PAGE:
You’re about to participate in a recreational activity, perhaps the excitement is building, but before you can begin you’re being asked to sign a document with the phrase ‘in case of injury or death’ – talk about a buzzkill! Seeing the word ‘death’ in any context can be alarming, let alone before you embark on a potentially risky activity.
When a liability waiver comes your way, you really only have two choices: don’t sign and bring the day of horse riding, surf lessons, or other activity to an abrupt end; or sign the liability waiver.
When you sign on the dotted line of a liability waiver it may seem like you’re signing your life away, but what are you really giving up? Your right to safety? Your right to compensation? We take a look at just what a liability waiver means in the eyes of the law.
What is a Liability Waiver?
A liability waiver is a legal document commonly used for any organised activities that could be considered risky. Participants who sign a liability waiver formally acknowledge the inherent risks involved in the activity. Activities may include club sport such as weekend soccer or recreational activities like whitewater rafting, rock climbing and sailing.
A liability waiver is essentially a contract between the participant and activity organiser. By signing the waiver a participant agrees to release the organiser from liability if they sustain an injury whilst taking part in the activity. The purpose of a liability waiver is to minimise the legal liability of the organisation responsible for the activity.
How Does a Liability Waiver Minimise Liability?
Under Australian Consumer Law, a service provider can limit or exclude their liability for accidental death or physical injury resulting from sporting activities and other recreational activities that involve significant risk.
Civil liability laws differ across states and territories, but also generally allow a recreational service provider to use a contract such as a liability waiver to absolve liability for physical injury or death which results from an obvious risk.
Obvious risk becomes an important point in most civil liability legislation regarding recreational activities and compensation. An obvious risk is something that a reasonable person would have been aware of.
For example, whitewater rafting involves significant jolting and jerking movements as the raft moves down the rapids. A shoulder or neck injury as a result of this movement is an obvious and inherent risk of the activity. It makes sense that a service provider shouldn’t be held accountable for injuries like this that occur during an inherent risky activity that a participant has willingly taken part in.
Does a Liability Waiver Remove all Liability?
While service providers have every right to protect themselves from liability, a signed liability waiver does not mean they are always exempt. There are legal provisions that protect a consumer even if they have signed a liability waiver. The individual circumstances surrounding each case should always be considered, however common reasons for a liability waiver to be set aside include:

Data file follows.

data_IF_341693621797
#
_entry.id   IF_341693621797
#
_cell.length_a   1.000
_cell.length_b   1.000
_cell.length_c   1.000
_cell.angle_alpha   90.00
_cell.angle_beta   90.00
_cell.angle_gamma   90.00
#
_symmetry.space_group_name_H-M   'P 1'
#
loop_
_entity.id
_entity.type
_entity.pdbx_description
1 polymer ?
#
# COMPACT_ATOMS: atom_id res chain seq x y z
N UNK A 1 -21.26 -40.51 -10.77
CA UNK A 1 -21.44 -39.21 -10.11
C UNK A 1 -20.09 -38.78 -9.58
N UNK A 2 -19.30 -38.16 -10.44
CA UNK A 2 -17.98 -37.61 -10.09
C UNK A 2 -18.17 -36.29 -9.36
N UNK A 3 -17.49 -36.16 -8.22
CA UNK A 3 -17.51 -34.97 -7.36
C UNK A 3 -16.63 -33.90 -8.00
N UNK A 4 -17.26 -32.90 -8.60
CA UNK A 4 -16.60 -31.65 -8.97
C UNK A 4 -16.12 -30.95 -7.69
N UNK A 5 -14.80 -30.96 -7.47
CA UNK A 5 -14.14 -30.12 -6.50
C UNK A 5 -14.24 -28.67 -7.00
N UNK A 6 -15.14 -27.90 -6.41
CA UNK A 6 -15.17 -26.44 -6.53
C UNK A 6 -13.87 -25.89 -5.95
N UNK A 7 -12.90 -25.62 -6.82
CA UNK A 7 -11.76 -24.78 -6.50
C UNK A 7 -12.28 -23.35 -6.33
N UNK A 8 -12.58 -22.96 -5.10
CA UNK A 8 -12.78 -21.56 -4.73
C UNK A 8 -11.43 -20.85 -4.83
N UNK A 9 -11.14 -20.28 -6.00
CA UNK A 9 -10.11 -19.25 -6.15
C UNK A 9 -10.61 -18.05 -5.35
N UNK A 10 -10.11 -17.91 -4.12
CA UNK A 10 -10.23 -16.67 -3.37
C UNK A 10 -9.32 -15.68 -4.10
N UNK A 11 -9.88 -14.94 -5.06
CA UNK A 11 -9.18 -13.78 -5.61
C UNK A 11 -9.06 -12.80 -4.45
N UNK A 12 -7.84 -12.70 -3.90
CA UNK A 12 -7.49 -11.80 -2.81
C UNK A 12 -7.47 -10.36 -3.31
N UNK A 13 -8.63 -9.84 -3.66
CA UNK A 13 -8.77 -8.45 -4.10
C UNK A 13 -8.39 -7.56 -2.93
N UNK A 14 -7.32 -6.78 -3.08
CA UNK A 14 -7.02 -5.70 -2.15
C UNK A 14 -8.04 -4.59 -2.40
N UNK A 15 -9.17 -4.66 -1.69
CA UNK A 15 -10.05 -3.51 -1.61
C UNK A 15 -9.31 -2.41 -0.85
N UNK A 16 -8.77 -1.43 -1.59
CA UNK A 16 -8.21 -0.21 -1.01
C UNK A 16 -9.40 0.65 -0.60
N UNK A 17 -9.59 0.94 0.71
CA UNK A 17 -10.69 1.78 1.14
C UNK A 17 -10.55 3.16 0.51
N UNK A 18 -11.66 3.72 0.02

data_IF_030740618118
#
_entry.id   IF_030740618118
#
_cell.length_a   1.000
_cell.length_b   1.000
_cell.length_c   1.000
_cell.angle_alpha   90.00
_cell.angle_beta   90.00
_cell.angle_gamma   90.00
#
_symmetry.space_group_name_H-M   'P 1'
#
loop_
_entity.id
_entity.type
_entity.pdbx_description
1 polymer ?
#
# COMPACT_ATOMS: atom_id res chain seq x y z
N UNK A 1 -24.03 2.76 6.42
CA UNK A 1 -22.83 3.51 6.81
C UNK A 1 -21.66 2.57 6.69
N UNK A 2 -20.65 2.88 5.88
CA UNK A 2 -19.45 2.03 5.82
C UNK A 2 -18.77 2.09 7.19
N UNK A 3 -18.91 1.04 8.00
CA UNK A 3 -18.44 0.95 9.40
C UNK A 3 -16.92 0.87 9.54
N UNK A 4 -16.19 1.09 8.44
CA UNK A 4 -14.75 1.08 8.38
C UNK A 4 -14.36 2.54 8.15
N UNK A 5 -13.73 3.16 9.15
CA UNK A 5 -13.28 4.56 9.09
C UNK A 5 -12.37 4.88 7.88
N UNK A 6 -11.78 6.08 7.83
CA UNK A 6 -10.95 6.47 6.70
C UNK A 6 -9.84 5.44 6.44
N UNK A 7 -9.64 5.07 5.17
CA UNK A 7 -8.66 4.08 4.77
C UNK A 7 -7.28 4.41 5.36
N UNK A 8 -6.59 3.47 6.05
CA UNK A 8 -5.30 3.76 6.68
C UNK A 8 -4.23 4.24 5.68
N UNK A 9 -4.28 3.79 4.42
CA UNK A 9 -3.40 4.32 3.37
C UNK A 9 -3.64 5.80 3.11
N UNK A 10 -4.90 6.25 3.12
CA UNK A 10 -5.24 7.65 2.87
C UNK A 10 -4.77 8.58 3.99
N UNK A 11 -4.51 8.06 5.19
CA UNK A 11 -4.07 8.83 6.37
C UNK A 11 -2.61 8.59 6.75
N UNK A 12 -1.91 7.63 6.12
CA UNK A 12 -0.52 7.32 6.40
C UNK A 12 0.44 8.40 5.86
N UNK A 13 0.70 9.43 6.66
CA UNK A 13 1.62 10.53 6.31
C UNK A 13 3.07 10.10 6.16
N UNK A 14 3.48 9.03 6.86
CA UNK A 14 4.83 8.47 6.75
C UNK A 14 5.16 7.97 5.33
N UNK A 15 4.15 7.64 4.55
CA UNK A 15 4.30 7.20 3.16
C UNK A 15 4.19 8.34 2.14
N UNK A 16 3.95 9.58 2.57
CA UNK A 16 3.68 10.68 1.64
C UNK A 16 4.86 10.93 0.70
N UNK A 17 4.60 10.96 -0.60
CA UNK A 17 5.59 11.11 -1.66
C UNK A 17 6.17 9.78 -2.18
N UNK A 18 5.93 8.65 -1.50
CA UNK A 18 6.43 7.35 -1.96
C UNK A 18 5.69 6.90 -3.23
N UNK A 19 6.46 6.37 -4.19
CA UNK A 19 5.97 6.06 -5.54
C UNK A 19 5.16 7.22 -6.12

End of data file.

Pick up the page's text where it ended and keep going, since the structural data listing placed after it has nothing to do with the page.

Negligence / Misconduct
Where a service provider is guilty of negligence or misconduct and the injury is a direct result of that negligence or misconduct, the liability waiver may be set aside and the injured participant can pursue compensation.
Negligence occurs when the service provider has failed in their duty of care. For example, if a service provider fails to properly maintain safety equipment and an injury occurs as a result of faulty equipment such as a broken seat belt or life jacket. Misconduct is also grounds for the dismissal of a liability waiver, for example a service provider who exceeds speed limits in a vehicle or knowingly engages in a dangerous activity that puts participants at greater risk than the inherent risks of the recreational activity itself.
Poorly Written Liability Waiver
A liability waiver must be correctly drafted in order to minimise liability. The language used in the liability waiver must be clear and unambiguous. It must clearly specify the intent, that is to release the provider from liability, and the signer should be aware they are indeed signing a liability waiver.
Unequal Bargaining Power
Where one party clearly has a dominant position over another party a liability waiver will not be enforced. For example a coach and player or employer and employee relationship. In each case one party is in a position of power over the other and a liability waiver signed in this situation is considered unfair.
In some states a liability waiver must list the inherent risks of the activity and failure to do so could mean a participant is eligible for compensation.
Have You Signed a Liability Waiver?
Most of us will sign a liability waiver without a second thought, but if you’ve been injured while participating in a recreational activity you’re probably revisiting the terms of that waiver. It’s important to seek legal advice, regardless of a liability waiver.
An experienced compensation lawyer can advise if the liability waiver is applicable and what you may be entitled to. It’s alway worth investigating as you could be eligible for valuable compensation which could cover expensive medical expenses and loss of income.
Contact Taylor & Scott Lawyers on 1800 600 664 or fill out the online contact form for more information on how we can help you, even when you’ve signed a liability waiver.
At Taylor & Scott “We Care For You”.